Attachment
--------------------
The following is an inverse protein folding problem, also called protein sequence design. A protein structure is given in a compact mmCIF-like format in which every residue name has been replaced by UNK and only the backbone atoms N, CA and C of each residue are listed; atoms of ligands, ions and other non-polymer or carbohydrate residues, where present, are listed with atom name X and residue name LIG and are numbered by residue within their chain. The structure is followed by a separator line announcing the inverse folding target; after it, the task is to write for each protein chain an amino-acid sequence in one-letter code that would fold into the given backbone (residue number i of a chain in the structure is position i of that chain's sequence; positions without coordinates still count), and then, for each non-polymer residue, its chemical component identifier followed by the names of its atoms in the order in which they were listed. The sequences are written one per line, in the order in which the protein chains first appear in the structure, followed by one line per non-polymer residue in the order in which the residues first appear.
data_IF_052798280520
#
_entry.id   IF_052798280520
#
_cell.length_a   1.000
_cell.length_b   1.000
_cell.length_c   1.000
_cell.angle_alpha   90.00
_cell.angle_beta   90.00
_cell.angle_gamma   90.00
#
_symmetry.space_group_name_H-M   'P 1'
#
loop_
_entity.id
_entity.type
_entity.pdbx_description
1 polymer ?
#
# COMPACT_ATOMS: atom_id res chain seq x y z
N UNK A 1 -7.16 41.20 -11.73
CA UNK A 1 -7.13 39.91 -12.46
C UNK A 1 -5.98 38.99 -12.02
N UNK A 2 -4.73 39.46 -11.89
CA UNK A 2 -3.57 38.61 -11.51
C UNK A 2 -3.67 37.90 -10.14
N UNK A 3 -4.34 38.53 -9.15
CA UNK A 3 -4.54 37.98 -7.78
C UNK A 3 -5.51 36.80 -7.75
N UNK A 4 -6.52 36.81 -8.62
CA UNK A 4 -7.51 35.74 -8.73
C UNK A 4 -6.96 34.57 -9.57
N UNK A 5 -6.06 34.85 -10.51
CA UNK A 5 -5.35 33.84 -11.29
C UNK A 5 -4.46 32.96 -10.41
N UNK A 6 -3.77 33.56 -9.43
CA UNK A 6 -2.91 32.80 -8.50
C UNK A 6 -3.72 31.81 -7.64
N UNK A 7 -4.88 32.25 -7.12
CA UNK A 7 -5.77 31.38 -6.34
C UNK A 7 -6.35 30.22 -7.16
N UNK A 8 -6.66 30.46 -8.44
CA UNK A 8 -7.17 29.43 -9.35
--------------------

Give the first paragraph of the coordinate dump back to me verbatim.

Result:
The following is an inverse protein folding problem, also called protein sequence design. A protein structure is given in a compact mmCIF-like format in which every residue name has been replaced by UNK and only the backbone atoms N, CA and C of each residue are listed; atoms of ligands, ions and other non-polymer or carbohydrate residues, where present, are listed with atom name X and residue name LIG and are numbered by residue within their chain. The structure is followed by a separator line announcing the inverse folding target; after it, the task is to write for each protein chain an amino-acid sequence in one-letter code that would fold into the given backbone (residue number i of a chain in the structure is position i of that chain's sequence; positions without coordinates still count), and then, for each non-polymer residue, its chemical component identifier followed by the names of its atoms in the order in which they were listed. The sequences are written one per line, in the order in which the protein chains first appear in the structure, followed by one line per non-polymer residue in the order in which the residues first appear.